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Life Bank Vs Lottery Ticket of Slim Chance to Win

Posted June. 01, 2003 22:38,   


About ten umbilical cord blood banks are engaged in cutthroat competition. One of them already started to run TV ads and others are waging a war for sales promotion using other various media. Why? This is because the business is likely to produce huge profits. The industry estimates that these banks store 15-20% of all newborn babies’ umbilical cord blood. Against this backdrop, it is a matter of time for the industry to grow as a 300 billion won industry. However, a lot of experts cast wary eyes on this.

These banks extract and freeze 80-150cc of hematopoetic stem cells from umbilical cord blood and later these cells can be transplanted when the child or the family suffer from diseases like leukemia. At present, it costs as much as 8 million won to buy umbilical cord blood while it costs only 1-1.7 million won to store the blood at such banks. Umbilical cord blood transplants started as umbilical cord blood proved to have hematopoetic stem cells, which had been believed to be included only in the marrow. This umbilical cord blood is transplanted usually for children because this blood has only a small number of hematopoetic stem cells.

Companies storing umbilical cord blood explain that patient bodies tend to perceive blood of donors as enemy and attack it after the transplant of umbilical cord blood.

For patients to get marrow transplant, most of six human leukocyte antibodies (HLAs) attached to cell walls, which serve as identification codes used to detect ours vs. theirs, must be matched. The umbilical cord blood transplant, however, requires only four matches of the HLAs. Since it is hard to get marrow to be transplanted, companies store umbilical cord blood to save lives of family members just in case.

“Umbilical cord blood transplant can be a powerful tool in the war with leukemia given the fact that more than a half of patients die while searching for marrow donors,” pointed out Prof. Kim Don-wook at Catholic University Medical Center. “The effects of the surgery, however, are too exaggerated.”

Many doctors argue that there are too small chances of using umbilical cord blood stored for later time, comparing it as medical `lotto.` Umbilical cord blood transplant is only available for those children suffering from leukemia, pernicious anemia, neuroblastoma and some hereditary diseases.

Theoretically, only 7 to 8 out of up to 100,000 patients will be qualified for the transplant. Yet, given that some 60 to 70% of little leukemia patients can get cured only with chemotherapy, there seems to be no need for umbilical cord blood transplant. If umbilical cord blood is not properly store, it cannot be used for a transplant operation.

“Just as marrow transplant first started with leukemia treatment and is now used for cancer, rheumatism and multiple sclerosis, the range of umbilical cord blood transplant will also expand,” said Banks of umbilical cords.

Some of banks of umbilical cords also insist that umbilical cord implantation is a way better advanced treatment method than marrow transplant and stem cells in the blood of umbilical cords will be able to treat diseases in the future.

Professor Kim, however, said, “Umbilical cord implantation has lower success rate than marrow transplant and applicable patients are narrower.”

So far, 900~1,000 patients go thorough marrow transplant while only 50 patients have been through the umbilical cord implantation since its introduction in 1996. The umbilical cord implantation was developed in 1988. Also patients who gets umbilical cord implantation recovers slower than the patients of marrow transplant and stem cells of the implantation have lower chance of multiplication in the patient`s body and higher chance of recurrence. Only 50% to 60 % of the umbilical cord blood implanted children in Korea have lived over one and half years, Professor Kim said. Meanwhile, 70 to 80 % of the marrow transplanted patients survived over 5 years. “Whatever it is, regardless it is umbilical cord implantation or marrow transplant, existing methods almost kill patients before they do any good for the patients. They all have to be eventually disappeared when effective anti-cancer drugs become easily and readily available. It’s obvious that the use of the blood of umbilical cords will decrease,” said Kim Byung-soo, professor at Department of Internal Diseases at the Korea University Hospital. “In the future, it is effective to use stem cells in the marrow rather than in the umbilical cord blood when treating various diseases by injecting stem cells into a certain organ,” explained Kim Yeol-hong, professor in the same university hospital.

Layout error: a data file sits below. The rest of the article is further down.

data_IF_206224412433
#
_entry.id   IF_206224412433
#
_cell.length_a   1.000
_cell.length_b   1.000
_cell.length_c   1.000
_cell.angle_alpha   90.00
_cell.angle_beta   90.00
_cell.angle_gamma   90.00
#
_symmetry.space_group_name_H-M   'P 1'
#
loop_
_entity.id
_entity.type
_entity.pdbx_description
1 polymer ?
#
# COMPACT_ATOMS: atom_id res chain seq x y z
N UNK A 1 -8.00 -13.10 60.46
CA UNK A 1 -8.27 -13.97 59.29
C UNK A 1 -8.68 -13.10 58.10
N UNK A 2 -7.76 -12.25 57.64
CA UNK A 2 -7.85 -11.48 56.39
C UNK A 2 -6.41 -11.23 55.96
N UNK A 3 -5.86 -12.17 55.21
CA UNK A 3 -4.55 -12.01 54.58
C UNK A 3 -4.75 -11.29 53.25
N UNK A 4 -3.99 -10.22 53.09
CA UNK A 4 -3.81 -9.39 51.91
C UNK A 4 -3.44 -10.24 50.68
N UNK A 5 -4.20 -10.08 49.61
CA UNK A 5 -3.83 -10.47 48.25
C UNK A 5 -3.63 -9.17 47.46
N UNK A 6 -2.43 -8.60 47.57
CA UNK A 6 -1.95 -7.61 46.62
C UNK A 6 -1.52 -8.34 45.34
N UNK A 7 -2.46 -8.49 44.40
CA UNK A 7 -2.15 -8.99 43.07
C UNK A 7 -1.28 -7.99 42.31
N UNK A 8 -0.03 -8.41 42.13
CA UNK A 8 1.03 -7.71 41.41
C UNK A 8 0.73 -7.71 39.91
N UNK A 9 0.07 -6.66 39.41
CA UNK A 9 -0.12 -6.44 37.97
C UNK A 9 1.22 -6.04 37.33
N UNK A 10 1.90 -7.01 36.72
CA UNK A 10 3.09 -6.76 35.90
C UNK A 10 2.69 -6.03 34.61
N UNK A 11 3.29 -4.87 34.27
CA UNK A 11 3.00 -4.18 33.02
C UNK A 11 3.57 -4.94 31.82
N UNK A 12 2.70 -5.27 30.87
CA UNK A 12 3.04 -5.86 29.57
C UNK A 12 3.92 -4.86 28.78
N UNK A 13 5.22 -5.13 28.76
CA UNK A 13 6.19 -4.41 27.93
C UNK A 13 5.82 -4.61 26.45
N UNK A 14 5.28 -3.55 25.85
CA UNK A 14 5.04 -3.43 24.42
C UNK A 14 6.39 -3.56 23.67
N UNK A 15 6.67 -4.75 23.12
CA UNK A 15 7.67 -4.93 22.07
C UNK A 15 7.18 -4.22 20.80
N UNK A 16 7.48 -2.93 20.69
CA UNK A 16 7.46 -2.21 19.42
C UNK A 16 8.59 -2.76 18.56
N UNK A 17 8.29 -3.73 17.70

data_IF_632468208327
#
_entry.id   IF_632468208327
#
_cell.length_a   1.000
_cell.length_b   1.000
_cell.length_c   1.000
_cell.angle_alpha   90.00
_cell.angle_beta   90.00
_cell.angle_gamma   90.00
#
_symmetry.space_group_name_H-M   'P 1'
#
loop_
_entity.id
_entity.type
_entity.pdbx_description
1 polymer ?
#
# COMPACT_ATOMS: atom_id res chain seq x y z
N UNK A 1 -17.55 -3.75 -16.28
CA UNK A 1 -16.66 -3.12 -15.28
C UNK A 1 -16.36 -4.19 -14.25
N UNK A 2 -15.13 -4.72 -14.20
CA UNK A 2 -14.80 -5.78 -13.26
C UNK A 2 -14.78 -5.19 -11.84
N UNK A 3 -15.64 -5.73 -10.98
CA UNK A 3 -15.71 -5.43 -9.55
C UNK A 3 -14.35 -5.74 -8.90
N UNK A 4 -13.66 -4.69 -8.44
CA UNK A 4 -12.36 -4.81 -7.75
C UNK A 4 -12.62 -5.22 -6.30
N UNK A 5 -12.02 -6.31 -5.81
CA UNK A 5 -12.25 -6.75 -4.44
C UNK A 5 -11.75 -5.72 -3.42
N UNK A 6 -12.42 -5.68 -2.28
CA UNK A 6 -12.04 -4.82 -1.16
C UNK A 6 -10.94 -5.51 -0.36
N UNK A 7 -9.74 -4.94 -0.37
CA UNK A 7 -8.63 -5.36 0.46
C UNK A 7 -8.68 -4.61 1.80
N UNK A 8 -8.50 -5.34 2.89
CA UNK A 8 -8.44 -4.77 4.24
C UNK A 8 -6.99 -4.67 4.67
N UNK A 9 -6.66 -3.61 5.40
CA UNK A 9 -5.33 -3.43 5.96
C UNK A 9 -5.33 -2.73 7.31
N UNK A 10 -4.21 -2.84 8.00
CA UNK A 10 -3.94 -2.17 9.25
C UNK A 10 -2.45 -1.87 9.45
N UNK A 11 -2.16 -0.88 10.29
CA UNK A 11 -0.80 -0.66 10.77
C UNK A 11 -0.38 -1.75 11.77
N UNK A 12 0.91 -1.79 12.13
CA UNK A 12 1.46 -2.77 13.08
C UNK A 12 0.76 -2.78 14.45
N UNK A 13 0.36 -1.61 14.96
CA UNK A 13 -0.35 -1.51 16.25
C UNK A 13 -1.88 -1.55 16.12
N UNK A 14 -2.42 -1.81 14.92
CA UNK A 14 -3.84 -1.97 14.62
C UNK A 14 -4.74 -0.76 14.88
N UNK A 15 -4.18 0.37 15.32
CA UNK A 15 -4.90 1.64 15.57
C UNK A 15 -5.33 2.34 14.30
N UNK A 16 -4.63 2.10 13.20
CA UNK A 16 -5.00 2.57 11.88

Banks of umbilical cord blood claims that they can keep the blood for 15 years.

However, there is a controversy over whether the umbilical cord blood can be used in the actual transplant in five years despite a treatise that it can be kept for 15 years.

“When it comes to the marrow, the stem cells could deteriorate after two years. So we discard the cells after five years,” said Professor Kim. “But the safety of the umbilical cord blood can’t be proved after five years. So doctors are very likely to refuse to transplant the stem cells,” he added. Oh Il-whan, a professor at Catholic University, said that the management of collecting, keeping, and using the stem cells from the umbilical cord blood is extremely poor at the present. Also, if the companies go under, there is no way that victims can receive compensation. Moreover, there are no countermeasures against the medical accidents when damaged stem cells from the umbilical cord blood are transplanted.

Seong-Ju Lee stein33@donga.com